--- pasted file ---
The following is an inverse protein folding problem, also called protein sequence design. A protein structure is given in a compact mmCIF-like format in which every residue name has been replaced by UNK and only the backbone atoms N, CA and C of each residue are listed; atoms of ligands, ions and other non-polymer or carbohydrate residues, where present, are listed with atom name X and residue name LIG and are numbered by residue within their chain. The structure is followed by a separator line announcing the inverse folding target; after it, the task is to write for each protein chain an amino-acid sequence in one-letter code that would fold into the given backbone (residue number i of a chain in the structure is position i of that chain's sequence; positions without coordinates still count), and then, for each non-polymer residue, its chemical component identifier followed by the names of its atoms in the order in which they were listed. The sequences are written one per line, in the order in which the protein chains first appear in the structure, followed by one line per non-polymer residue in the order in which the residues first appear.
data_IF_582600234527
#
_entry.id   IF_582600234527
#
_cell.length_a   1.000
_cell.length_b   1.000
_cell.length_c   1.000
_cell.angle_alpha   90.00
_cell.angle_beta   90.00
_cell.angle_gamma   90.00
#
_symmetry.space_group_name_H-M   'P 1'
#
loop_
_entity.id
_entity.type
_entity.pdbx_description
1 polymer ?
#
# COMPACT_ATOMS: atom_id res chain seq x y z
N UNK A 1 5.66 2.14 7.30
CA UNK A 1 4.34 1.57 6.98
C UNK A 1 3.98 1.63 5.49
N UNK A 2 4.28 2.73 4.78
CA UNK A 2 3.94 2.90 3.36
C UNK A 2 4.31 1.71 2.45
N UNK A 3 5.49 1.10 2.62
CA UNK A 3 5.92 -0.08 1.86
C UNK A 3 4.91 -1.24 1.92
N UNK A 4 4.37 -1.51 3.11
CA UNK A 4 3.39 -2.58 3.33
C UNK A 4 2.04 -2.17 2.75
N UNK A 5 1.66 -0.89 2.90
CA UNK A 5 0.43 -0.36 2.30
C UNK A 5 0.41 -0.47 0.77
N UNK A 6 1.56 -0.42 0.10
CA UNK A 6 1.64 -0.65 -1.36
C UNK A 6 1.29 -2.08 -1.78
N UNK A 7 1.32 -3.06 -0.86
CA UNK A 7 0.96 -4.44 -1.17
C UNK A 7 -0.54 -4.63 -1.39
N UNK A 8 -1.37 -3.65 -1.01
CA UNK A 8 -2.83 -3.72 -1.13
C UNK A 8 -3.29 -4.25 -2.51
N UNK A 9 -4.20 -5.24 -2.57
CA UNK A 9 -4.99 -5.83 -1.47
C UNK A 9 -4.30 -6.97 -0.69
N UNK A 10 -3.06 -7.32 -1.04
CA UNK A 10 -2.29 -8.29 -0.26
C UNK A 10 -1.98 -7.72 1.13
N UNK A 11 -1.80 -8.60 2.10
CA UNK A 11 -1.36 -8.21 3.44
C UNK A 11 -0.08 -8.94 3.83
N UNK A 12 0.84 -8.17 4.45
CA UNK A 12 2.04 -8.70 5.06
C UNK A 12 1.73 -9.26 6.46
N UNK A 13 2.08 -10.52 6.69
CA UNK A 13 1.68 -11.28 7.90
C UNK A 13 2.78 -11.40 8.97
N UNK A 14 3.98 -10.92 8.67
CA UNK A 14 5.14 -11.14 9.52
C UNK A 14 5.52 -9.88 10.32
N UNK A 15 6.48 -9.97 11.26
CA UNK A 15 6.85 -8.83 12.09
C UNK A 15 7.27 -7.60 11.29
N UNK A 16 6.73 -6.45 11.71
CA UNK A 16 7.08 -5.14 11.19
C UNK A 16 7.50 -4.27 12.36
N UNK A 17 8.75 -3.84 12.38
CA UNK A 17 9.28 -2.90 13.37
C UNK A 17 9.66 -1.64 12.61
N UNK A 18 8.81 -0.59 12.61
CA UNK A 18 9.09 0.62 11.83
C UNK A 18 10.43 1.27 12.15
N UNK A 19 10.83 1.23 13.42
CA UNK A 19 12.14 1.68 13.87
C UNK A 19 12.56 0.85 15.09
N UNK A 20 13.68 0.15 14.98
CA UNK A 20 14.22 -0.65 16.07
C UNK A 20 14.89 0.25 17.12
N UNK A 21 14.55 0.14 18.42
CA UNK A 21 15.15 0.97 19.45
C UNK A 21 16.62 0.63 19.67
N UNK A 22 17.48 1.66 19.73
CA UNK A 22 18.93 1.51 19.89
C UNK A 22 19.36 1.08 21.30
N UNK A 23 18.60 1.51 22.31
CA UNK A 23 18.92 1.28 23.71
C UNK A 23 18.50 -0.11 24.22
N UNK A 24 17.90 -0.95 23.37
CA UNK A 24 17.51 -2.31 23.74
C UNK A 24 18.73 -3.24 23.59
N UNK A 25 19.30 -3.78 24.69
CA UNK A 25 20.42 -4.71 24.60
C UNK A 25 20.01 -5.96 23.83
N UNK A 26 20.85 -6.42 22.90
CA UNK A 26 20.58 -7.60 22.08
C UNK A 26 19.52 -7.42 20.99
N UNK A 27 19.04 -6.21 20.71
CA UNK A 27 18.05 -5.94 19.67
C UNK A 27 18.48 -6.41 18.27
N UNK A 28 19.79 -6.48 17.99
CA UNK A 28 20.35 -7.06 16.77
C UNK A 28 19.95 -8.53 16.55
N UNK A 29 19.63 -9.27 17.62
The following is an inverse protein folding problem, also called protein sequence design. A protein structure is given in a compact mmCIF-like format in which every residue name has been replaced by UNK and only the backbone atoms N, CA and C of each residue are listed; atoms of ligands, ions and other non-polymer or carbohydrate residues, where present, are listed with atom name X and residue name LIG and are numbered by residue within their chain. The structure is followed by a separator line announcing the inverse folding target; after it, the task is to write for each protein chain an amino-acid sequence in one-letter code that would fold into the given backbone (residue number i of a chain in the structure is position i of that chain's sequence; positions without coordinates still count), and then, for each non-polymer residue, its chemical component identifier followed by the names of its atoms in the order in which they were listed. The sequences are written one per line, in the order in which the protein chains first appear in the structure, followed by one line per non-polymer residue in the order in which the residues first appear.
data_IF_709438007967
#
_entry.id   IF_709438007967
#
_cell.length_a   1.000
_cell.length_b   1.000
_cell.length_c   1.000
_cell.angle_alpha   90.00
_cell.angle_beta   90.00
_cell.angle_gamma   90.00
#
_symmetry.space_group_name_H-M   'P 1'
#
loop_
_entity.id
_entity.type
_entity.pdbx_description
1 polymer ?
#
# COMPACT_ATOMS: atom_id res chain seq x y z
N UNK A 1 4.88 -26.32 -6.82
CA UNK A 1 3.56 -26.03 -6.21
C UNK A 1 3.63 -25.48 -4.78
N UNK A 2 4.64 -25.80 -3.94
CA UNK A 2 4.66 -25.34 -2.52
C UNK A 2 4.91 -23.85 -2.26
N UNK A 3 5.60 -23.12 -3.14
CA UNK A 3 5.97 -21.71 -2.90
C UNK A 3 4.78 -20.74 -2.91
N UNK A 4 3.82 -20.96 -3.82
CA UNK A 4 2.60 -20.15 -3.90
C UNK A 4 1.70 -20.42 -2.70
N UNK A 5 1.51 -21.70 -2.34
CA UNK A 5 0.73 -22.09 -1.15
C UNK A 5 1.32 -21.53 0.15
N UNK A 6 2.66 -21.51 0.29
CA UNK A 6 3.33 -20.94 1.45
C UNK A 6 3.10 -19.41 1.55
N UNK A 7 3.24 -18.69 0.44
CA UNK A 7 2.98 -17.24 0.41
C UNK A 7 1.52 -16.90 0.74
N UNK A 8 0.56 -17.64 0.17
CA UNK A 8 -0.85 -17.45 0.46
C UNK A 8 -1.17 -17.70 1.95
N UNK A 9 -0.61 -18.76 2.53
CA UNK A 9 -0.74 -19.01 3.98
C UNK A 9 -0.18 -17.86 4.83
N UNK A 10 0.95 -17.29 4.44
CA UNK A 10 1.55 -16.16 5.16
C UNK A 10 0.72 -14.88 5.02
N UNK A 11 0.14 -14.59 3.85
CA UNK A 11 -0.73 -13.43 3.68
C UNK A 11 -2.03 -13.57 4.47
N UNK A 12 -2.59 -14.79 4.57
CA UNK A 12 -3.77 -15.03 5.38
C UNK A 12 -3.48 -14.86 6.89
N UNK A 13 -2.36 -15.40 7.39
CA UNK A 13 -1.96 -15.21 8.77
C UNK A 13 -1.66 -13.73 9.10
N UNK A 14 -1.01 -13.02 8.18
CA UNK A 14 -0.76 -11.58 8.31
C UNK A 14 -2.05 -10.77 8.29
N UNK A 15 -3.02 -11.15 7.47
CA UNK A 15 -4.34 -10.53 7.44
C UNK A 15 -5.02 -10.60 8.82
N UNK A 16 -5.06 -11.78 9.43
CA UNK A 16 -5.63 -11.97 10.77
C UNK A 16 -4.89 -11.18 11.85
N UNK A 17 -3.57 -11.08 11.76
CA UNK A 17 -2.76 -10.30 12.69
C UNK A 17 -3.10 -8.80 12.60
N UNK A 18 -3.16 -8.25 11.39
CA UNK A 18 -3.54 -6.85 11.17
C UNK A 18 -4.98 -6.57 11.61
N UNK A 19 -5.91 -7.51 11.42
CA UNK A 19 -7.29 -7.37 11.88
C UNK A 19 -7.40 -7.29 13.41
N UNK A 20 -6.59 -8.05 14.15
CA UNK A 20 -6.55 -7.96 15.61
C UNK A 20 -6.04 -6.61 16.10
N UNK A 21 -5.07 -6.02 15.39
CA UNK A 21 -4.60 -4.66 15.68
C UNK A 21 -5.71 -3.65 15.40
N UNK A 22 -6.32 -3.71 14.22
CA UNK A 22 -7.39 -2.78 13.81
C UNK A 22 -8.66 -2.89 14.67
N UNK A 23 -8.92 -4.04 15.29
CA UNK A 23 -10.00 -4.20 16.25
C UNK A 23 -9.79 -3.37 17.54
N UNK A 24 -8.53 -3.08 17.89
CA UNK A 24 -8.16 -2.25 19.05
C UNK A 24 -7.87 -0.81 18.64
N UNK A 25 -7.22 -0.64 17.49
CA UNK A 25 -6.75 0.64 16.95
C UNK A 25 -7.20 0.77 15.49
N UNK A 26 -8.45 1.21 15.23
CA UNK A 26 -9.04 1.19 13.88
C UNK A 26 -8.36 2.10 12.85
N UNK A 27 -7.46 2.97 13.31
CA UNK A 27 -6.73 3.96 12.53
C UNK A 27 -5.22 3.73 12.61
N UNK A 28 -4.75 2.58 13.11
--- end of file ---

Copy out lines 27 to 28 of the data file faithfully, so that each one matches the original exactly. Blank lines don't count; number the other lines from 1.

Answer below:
C UNK A 2 4.31 1.71 2.45
N UNK A 3 5.49 1.10 2.62